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University of Texas tells its police to hide evidence that favors students accused of rape

Advocates for due process in campus rape adjudications have long sought to remove college officials from investigations because their various conflicts of interest render them unable to provide basic fairness to either party. (See this recent column by Barnard College student Toni Airaksinen on her involvement in sexual-misconduct cases.)

That’s why it’s troubling those advocates to see how the University of Texas-Austin is attempting to turn a neutral institution – its campus police – into an advocate for one party.

Its new “blueprint,” flagged by Inside Higher Ed, tells campus police to conduct worse investigations. UT-Austin’s Institute on Domestic Violence and Sexual Assault developed the manual, which tells police to ignore contradictions and inconsistencies in rape accusers’ allegations because they must be the result of “trauma”:

While conducting research on why so few incidents of sexual assault are prosecuted, Rebecca Campbell, a psychology professor at Michigan State University, interviewed police officers to learn more about how they perceive victims they interview. “The stuff they say makes no sense,” she quoted one officer as saying. “They can’t get their story straight,” said another. “No way it’s true. No one would act like that if it’s true.”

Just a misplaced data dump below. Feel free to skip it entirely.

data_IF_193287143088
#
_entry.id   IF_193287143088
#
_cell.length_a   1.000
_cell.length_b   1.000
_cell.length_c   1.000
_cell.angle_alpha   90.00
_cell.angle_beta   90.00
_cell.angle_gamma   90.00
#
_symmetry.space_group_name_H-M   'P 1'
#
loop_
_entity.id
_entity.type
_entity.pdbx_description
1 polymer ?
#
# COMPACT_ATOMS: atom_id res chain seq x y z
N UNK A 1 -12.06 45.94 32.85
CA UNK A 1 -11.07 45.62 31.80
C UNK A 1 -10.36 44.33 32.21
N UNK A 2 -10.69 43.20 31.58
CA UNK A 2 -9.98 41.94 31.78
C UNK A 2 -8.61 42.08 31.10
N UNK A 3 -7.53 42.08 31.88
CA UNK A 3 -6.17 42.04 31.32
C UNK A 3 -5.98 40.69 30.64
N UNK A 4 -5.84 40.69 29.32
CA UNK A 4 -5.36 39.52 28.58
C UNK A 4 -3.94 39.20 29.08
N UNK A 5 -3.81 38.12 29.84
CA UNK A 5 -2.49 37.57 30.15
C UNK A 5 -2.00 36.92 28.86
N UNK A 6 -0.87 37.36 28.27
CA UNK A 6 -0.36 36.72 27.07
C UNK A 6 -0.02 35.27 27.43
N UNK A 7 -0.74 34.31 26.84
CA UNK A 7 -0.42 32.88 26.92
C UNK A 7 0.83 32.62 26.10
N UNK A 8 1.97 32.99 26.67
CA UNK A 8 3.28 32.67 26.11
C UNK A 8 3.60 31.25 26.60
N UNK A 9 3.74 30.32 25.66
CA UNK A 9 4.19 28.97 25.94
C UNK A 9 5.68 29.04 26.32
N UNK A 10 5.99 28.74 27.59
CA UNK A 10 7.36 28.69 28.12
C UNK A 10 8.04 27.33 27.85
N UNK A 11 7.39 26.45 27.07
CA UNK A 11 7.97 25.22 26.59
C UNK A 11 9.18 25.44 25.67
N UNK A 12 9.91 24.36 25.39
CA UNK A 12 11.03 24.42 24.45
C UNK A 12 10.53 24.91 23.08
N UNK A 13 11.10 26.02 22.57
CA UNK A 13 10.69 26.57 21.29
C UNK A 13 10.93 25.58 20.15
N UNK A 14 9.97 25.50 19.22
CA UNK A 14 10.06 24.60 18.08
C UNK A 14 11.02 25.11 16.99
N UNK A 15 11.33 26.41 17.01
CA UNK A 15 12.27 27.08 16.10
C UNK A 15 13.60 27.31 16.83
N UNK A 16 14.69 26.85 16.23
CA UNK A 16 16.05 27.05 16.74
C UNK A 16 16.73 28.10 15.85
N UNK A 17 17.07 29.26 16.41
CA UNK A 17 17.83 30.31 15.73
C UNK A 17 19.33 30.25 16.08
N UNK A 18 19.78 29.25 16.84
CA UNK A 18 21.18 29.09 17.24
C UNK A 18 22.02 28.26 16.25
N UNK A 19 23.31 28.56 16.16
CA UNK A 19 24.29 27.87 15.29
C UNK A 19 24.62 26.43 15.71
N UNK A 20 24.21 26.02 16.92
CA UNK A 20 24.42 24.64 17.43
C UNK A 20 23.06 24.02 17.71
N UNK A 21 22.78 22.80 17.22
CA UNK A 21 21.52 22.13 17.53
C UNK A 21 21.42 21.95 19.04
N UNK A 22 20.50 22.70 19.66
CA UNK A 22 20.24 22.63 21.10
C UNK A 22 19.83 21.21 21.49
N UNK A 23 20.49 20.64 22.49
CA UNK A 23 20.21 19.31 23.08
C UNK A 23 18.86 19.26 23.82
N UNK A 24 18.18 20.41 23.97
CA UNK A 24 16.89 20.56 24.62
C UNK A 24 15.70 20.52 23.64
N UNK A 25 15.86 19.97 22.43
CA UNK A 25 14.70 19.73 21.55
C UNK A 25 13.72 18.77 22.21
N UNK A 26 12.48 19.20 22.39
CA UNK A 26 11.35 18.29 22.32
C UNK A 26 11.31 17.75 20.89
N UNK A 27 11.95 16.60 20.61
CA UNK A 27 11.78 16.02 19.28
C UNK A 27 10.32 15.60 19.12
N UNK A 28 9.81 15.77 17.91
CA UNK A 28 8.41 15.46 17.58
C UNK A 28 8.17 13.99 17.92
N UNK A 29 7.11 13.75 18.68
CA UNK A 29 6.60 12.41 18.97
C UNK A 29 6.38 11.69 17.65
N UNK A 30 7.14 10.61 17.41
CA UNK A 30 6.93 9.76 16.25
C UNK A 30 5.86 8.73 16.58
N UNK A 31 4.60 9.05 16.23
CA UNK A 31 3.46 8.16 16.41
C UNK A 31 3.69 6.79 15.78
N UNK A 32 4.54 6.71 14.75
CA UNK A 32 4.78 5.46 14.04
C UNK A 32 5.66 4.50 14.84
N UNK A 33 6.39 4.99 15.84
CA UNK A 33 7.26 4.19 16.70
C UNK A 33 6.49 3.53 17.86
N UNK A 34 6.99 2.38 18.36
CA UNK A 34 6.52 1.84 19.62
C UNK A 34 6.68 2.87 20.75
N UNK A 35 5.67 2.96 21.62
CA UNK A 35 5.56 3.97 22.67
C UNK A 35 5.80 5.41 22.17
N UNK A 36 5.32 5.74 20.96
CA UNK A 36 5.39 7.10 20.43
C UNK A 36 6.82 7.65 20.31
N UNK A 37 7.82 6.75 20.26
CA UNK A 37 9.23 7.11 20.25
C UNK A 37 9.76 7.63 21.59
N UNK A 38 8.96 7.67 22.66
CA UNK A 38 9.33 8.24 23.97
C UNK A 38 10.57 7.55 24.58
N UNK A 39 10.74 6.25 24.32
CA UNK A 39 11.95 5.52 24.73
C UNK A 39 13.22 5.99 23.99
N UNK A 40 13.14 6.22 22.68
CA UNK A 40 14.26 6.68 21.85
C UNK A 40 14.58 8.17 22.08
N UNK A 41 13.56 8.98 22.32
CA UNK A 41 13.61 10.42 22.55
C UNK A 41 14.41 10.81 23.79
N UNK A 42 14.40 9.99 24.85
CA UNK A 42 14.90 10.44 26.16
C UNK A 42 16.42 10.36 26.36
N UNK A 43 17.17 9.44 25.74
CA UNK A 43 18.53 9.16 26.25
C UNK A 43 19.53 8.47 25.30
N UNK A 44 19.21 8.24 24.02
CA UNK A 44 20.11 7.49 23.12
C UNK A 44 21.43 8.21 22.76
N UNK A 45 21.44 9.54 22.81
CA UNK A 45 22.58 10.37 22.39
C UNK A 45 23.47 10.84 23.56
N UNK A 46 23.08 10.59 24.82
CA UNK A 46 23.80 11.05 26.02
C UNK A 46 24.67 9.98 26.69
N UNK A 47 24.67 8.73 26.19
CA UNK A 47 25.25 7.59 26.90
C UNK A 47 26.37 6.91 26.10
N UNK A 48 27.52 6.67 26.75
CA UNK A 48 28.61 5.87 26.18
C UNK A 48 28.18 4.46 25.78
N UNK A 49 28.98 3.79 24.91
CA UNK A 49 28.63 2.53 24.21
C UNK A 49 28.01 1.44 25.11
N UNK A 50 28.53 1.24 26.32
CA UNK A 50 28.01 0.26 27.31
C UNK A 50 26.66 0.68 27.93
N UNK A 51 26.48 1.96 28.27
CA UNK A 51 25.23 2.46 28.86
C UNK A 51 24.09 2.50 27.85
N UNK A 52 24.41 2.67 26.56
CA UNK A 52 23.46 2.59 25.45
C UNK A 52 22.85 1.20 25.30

What Inside Higher Ed ignores, but the Foundation for Individual Rights in Education picks up, is how the blueprint instructs police to do interviews with rape accusers:

In particular, Section 7 of the manual, billed as a “toolkit” for police investigators, warrants further discussion. … FIRE is deeply concerned by the recommendation that police investigators—who even by the report’s own admission are supposed to serve as “neutral fact finders”—should deliberately conduct their investigations in such a way as to “anticipate” and “counter” possible defense strategies.

One of the most disturbing of these recommendations relates to the defense strategy of “impeachment by contradiction,” which happens when “[a] witness testifies to facts at the trial that are different from facts recorded in their case documentation.” To prevent the defense from being able to do this, the report essentially suggests that investigators avoid creating any record in which parties might make contradictory statements. So, investigators should “avoid repeating a detailed report” when conducting follow-up interviews, and they should “reduce the number of reports prepared by investigators,” all to limit the defense’s ability to challenge the prosecution’s case.

An investigator who is trying to anticipate and counter defense strategies in the course of his/her investigation is not acting as a neutral fact-finder—that is, someone who is trying to find out what actually happened.

UT-Austin isn’t simply telling police to “take steps to ensure that relevant evidence will be admissible,” but asking them to “refrain from documenting what could be characterized as relevant exculpatory evidence—inconsistencies in a party’s story—in order to help one party’s case,” FIRE’s Samantha Harris writes: “That isn’t the role of a neutral fact-finder.”

The blueprint also lays out several “myths” (Table 3.5) that many people outside of the Title IX industrial complex would think are very debatable.

Two examples: “If a girl initiates kissing or hooking up, she should not be surprised if a guy assumes she wants to have sex,” and “Rape accusations are often used as a way of getting back at guys” (persuasively argued in litigation by accused students who note the curious timing of rape allegations).

Read the blueprint, the story and FIRE’s analysis.

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